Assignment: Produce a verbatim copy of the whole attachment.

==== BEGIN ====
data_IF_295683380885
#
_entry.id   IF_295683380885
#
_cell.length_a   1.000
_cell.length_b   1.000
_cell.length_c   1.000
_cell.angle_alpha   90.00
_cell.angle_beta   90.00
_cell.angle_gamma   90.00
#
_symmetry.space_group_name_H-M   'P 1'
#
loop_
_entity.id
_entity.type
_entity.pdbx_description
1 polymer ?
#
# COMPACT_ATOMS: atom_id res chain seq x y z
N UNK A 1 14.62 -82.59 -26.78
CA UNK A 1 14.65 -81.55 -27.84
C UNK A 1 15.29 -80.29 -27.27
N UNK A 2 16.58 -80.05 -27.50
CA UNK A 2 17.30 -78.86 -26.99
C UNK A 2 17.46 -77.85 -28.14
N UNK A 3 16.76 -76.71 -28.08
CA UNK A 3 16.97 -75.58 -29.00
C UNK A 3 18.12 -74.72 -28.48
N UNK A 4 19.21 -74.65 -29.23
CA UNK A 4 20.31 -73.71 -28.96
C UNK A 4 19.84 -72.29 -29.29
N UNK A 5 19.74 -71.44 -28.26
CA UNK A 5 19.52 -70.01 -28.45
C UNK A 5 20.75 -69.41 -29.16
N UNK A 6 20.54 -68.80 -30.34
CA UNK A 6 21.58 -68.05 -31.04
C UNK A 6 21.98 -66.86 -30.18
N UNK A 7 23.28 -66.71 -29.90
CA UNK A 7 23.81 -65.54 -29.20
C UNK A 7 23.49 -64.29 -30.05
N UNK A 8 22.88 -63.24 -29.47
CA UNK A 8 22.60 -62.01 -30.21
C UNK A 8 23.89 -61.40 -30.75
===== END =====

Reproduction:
data_IF_295683380885
#
_entry.id   IF_295683380885
#
_cell.length_a   1.000
_cell.length_b   1.000
_cell.length_c   1.000
_cell.angle_alpha   90.00
_cell.angle_beta   90.00
_cell.angle_gamma   90.00
#
_symmetry.space_group_name_H-M   'P 1'
#
loop_
_entity.id
_entity.type
_entity.pdbx_description
1 polymer ?
#
# COMPACT_ATOMS: atom_id res chain seq x y z
N UNK A 1 14.62 -82.59 -26.78
CA UNK A 1 14.65 -81.55 -27.84
C UNK A 1 15.29 -80.29 -27.27
N UNK A 2 16.58 -80.05 -27.50
CA UNK A 2 17.30 -78.86 -26.99
C UNK A 2 17.46 -77.85 -28.14
N UNK A 3 16.76 -76.71 -28.08
CA UNK A 3 16.97 -75.58 -29.00
C UNK A 3 18.12 -74.72 -28.48
N UNK A 4 19.21 -74.65 -29.23
CA UNK A 4 20.31 -73.71 -28.96
C UNK A 4 19.84 -72.29 -29.29
N UNK A 5 19.74 -71.44 -28.26
CA UNK A 5 19.52 -70.01 -28.45
C UNK A 5 20.75 -69.41 -29.16
N UNK A 6 20.54 -68.80 -30.34
CA UNK A 6 21.58 -68.05 -31.04
C UNK A 6 21.98 -66.86 -30.18
N UNK A 7 23.28 -66.71 -29.90
CA UNK A 7 23.81 -65.54 -29.20
C UNK A 7 23.49 -64.29 -30.05
N UNK A 8 22.88 -63.24 -29.47
CA UNK A 8 22.60 -62.01 -30.21
C UNK A 8 23.89 -61.40 -30.75